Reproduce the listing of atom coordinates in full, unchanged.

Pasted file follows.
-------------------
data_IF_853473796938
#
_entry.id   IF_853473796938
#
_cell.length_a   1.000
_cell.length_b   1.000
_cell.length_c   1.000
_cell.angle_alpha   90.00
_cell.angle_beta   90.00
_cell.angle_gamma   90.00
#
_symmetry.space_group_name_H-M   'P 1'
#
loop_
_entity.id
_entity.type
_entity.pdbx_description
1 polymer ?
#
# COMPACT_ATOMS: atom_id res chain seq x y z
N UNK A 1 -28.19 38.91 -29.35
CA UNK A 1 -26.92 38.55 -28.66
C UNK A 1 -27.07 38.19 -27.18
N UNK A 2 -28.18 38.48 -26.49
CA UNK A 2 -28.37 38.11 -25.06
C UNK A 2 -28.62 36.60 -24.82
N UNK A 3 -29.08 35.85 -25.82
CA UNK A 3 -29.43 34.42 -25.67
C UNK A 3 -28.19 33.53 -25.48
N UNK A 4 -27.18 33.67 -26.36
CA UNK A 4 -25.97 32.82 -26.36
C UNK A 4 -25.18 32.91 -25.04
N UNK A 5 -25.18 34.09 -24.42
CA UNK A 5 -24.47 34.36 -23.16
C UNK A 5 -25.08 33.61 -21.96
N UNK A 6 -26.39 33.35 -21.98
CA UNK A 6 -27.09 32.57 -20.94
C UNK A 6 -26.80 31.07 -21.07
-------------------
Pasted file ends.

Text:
data_IF_853473796938
#
_entry.id   IF_853473796938
#
_cell.length_a   1.000
_cell.length_b   1.000
_cell.length_c   1.000
_cell.angle_alpha   90.00
_cell.angle_beta   90.00
_cell.angle_gamma   90.00
#
_symmetry.space_group_name_H-M   'P 1'
#
loop_
_entity.id
_entity.type
_entity.pdbx_description
1 polymer ?
#
# COMPACT_ATOMS: atom_id res chain seq x y z
N UNK A 1 -28.19 38.91 -29.35
CA UNK A 1 -26.92 38.55 -28.66
C UNK A 1 -27.07 38.19 -27.18
N UNK A 2 -28.18 38.48 -26.49
CA UNK A 2 -28.37 38.11 -25.06
C UNK A 2 -28.62 36.60 -24.82
N UNK A 3 -29.08 35.85 -25.82
CA UNK A 3 -29.43 34.42 -25.67
C UNK A 3 -28.19 33.53 -25.48
N UNK A 4 -27.18 33.67 -26.36
CA UNK A 4 -25.97 32.82 -26.36
C UNK A 4 -25.18 32.91 -25.04
N UNK A 5 -25.18 34.09 -24.42
CA UNK A 5 -24.47 34.36 -23.16
C UNK A 5 -25.08 33.61 -21.96
N UNK A 6 -26.39 33.35 -21.98
CA UNK A 6 -27.09 32.57 -20.94
C UNK A 6 -26.80 31.07 -21.07